NPR’s NextGenRadio Florida Newsroom Project has taught me so much, not only about the work that goes into a fully-fleshed story, but about my own capabilities as a journalist.

When I was brought onto this project, I was incredibly nervous because my previous source had backed out and I needed to find a story quickly. I knew I’d have to play a game of catch-up with the quick turnaround of the assignment, and I didn’t want to drag any of my team behind with me.

But the truth is when you’re working with people who care, you don’t fall behind — they’re behind you when you fall. So I felt comfortable asking for help, something I’m not used to doing. Everyone happily obliged and made sure there was a way I could keep moving forward.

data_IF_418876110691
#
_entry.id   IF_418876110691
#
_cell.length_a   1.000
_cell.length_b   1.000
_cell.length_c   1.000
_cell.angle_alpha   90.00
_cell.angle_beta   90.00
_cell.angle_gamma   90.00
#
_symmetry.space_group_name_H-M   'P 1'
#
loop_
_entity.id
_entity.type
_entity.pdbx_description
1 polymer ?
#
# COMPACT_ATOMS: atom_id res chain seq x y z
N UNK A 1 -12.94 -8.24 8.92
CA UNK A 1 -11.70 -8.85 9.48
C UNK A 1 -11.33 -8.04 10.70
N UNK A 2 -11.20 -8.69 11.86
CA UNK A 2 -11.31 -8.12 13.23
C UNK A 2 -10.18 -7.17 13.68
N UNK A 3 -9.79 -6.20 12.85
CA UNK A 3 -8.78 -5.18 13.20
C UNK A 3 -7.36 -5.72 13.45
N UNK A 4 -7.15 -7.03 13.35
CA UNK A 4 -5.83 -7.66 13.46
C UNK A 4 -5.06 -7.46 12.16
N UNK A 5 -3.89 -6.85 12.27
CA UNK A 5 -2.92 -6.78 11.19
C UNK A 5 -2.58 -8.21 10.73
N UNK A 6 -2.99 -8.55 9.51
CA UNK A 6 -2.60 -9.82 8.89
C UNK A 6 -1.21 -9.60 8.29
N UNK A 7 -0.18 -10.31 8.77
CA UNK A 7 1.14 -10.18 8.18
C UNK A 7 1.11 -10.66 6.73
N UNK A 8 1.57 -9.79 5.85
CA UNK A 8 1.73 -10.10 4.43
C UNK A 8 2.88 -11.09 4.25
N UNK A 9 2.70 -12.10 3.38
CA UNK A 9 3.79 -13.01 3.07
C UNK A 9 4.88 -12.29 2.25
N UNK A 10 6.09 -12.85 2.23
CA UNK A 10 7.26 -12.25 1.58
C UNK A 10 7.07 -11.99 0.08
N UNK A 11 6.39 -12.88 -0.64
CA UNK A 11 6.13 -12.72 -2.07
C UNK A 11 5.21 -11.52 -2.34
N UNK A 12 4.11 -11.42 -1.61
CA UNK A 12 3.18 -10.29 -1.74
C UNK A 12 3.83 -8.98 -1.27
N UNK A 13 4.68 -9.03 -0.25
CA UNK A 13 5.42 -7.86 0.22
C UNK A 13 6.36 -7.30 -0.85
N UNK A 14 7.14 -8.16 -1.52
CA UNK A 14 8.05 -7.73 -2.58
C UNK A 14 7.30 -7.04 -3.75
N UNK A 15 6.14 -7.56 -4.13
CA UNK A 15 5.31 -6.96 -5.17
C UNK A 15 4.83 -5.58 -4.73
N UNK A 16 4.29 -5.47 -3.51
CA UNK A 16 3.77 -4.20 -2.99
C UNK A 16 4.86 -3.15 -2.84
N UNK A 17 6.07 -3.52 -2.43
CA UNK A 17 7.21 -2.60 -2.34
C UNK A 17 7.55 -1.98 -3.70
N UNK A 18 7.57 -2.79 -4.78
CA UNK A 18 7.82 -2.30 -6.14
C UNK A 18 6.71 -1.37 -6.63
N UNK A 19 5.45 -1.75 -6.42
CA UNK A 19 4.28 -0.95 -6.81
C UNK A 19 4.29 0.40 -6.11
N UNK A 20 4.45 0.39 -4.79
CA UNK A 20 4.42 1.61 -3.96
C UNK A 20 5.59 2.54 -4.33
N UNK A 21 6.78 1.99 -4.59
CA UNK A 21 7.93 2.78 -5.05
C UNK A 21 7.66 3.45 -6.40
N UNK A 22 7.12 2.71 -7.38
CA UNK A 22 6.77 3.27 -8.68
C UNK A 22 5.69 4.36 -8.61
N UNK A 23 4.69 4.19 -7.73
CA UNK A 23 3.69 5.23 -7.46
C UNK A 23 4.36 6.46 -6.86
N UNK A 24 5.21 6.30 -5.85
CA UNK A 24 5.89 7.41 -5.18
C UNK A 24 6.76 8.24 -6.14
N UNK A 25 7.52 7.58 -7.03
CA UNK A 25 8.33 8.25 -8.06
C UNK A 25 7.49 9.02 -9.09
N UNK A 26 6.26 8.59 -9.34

I’ve always had an immense amount of respect for the art of the craft of journalism. Managing editors, digital and visual editors, illustrators, audio engineers, mentors, and many other vital people are involved in the process. However, I’ve never worked on a story of this scale before where I could work alongside professionals and get to watch them do what they do best and offer me their expertise.

For instance, watching an audio engineer edit sound and having them explain what they did is way more helpful than watching a YouTube video; or having a mentor review my work and make honest edits. I saw their experience through the help they gave me and realized that with time I can be as good at what I love as them. It made me so excited to be in everyone’s presence; I felt like I had taken a glimpse into my future.

The time and effort everyone has taken to invest in my experience as a budding journalist is immeasurable. I can’t wait to use what I have learned this week for the rest of my career.

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